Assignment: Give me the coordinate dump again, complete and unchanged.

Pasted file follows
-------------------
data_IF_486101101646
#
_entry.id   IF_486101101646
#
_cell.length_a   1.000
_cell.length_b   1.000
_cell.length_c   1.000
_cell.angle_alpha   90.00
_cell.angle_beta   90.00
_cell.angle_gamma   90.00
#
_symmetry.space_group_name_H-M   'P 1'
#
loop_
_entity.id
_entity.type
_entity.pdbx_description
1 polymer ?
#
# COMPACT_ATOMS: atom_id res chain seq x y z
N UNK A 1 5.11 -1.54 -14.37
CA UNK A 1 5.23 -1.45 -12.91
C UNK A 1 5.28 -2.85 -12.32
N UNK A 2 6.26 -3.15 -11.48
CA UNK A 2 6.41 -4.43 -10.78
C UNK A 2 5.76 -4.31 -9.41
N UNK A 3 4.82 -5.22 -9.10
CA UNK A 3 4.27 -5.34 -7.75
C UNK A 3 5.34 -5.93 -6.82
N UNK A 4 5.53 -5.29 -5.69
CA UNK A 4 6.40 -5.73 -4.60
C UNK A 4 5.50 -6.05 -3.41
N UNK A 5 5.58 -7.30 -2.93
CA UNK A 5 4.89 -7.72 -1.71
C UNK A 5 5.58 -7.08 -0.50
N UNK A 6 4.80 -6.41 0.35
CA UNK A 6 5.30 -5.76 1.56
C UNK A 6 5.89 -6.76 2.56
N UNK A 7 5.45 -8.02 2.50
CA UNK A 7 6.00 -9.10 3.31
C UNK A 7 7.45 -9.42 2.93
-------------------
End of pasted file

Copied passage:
data_IF_486101101646
#
_entry.id   IF_486101101646
#
_cell.length_a   1.000
_cell.length_b   1.000
_cell.length_c   1.000
_cell.angle_alpha   90.00
_cell.angle_beta   90.00
_cell.angle_gamma   90.00
#
_symmetry.space_group_name_H-M   'P 1'
#
loop_
_entity.id
_entity.type
_entity.pdbx_description
1 polymer ?
#
# COMPACT_ATOMS: atom_id res chain seq x y z
N UNK A 1 5.11 -1.54 -14.37
CA UNK A 1 5.23 -1.45 -12.91
C UNK A 1 5.28 -2.85 -12.32
N UNK A 2 6.26 -3.15 -11.48
CA UNK A 2 6.41 -4.43 -10.78
C UNK A 2 5.76 -4.31 -9.41
N UNK A 3 4.82 -5.22 -9.10
CA UNK A 3 4.27 -5.34 -7.75
C UNK A 3 5.34 -5.93 -6.82
N UNK A 4 5.53 -5.29 -5.69
CA UNK A 4 6.40 -5.73 -4.60
C UNK A 4 5.50 -6.05 -3.41
N UNK A 5 5.58 -7.30 -2.93
CA UNK A 5 4.89 -7.72 -1.71
C UNK A 5 5.58 -7.08 -0.50
N UNK A 6 4.80 -6.41 0.35
CA UNK A 6 5.30 -5.76 1.56
C UNK A 6 5.89 -6.76 2.56
N UNK A 7 5.45 -8.02 2.50
CA UNK A 7 6.00 -9.10 3.31
C UNK A 7 7.45 -9.42 2.93